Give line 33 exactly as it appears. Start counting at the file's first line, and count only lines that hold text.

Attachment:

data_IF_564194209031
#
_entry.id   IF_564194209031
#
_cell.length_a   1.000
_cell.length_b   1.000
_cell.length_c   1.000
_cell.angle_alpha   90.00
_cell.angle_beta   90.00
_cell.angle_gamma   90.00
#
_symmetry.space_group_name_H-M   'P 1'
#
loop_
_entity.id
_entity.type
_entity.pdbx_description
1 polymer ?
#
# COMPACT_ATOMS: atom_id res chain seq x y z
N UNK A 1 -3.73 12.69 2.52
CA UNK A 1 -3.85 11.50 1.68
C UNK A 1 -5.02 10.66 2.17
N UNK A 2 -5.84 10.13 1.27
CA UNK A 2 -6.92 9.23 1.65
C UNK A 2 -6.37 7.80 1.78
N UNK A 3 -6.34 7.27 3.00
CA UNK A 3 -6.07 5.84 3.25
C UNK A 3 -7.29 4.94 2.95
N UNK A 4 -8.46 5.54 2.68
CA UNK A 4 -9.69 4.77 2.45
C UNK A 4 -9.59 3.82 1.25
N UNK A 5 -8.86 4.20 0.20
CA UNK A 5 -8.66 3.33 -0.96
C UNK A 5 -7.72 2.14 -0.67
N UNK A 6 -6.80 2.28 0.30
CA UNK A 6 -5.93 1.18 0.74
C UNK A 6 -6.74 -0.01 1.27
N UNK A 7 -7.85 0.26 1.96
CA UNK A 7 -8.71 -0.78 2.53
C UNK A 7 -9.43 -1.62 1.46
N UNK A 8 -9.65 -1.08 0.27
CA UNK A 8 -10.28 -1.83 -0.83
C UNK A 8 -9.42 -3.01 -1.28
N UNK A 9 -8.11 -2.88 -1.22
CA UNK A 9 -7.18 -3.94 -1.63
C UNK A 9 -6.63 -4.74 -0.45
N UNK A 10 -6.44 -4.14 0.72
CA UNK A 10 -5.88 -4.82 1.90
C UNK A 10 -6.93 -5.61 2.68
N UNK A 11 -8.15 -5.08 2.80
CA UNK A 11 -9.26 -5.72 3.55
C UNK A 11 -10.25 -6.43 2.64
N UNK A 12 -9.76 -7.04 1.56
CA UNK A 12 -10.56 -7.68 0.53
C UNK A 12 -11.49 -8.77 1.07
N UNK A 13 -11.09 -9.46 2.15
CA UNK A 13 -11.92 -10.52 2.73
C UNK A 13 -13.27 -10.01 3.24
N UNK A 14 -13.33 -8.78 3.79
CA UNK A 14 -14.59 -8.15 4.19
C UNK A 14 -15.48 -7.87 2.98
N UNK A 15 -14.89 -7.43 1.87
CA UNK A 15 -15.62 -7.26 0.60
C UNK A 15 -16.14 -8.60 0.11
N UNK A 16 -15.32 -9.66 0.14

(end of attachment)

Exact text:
N UNK A 5 -8.86 4.20 0.20